Janesville59°

Legislators want redistricting reform

Print Print
staff, Gazette
April 16, 2013

— Sen. Tim Cullen and Rep. Deb Kolste have joined a bipartisan coalition of legislators to circulate legislation that would reform Wisconsin's redistricting process.

The bill would move the responsibility of redrawing the state's legislative and congressional district boundaries to the nonpartisan Legislative Reference Bureau.

Cullen and Kolste, both of whom represent the Janesville area, said the state's current partisan redistricting process denies many Wisconsin voters an opportunity to have their voices heard.

For example, they said in a news release, only 15 of the 115 legislative seats up for election in 2012—the first election since redistricting took effect—were competitive, where the winner received less than 55 percent of the vote.

"Without fair and competitive elections, legislators can operate with little or no accountability to their electors," said Cullen, D-Janesville, who has worked with Sen. Dale Schultz, R-Richland Center, to change the way lines are drawn in the state. "Voters should choose their legislators, but our current process allows legislators to choose their voters. It is time to return the power to the electorate."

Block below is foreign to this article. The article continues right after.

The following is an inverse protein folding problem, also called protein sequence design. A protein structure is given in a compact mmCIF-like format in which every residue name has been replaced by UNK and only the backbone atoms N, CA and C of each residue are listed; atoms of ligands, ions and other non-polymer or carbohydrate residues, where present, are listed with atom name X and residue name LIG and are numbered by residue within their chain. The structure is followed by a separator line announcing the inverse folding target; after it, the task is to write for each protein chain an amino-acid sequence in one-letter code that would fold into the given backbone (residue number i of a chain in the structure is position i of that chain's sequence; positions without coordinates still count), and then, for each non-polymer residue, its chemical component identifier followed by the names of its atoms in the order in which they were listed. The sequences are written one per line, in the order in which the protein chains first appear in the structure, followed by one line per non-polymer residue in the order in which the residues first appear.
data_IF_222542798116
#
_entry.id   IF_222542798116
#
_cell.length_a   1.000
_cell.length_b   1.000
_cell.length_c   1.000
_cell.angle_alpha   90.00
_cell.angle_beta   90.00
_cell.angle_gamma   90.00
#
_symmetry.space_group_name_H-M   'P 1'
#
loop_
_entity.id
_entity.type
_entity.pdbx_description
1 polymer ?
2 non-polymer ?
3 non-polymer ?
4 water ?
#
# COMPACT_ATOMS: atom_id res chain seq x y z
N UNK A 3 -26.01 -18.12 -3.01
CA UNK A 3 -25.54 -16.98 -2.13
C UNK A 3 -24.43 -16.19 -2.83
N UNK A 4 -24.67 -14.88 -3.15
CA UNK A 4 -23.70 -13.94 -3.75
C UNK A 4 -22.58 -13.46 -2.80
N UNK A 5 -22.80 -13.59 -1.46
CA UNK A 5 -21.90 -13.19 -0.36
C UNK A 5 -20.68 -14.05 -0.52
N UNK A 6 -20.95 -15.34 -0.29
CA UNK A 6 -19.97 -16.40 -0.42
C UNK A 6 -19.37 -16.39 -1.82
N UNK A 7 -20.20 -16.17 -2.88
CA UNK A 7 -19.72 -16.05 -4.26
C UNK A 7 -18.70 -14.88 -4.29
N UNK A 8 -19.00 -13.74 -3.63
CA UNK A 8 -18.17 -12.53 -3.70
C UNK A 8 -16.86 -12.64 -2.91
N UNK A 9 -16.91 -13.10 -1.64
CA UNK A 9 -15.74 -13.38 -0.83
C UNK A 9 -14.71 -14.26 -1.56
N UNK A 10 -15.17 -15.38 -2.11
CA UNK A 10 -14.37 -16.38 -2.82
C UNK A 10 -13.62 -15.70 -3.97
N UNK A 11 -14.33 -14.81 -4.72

Both legislators say that now is the time to reform the redistricting process, since nobody knows which party will be in power for the next redistricting effort in 2021.

"The move to a nonpartisan redistricting process would ensure that Wisconsin voters are provided a more representative form of government," said Kolste, D-Janesville. "Making this change now won't benefit any particular political party, but it will benefit voters in our state."

The reform bill is based on the successful Iowa redistricting model, which has been in place since 1980 and still requires legislative approval. However, the bill moves the primary responsibilities to the nonpartisan Legislative Reference Bureau.

The bill also creates a nonpartisan 5-person redistricting commission to oversee the process and present redrawn maps to the public in at least three public listening sessions held throughout the state.



Print Print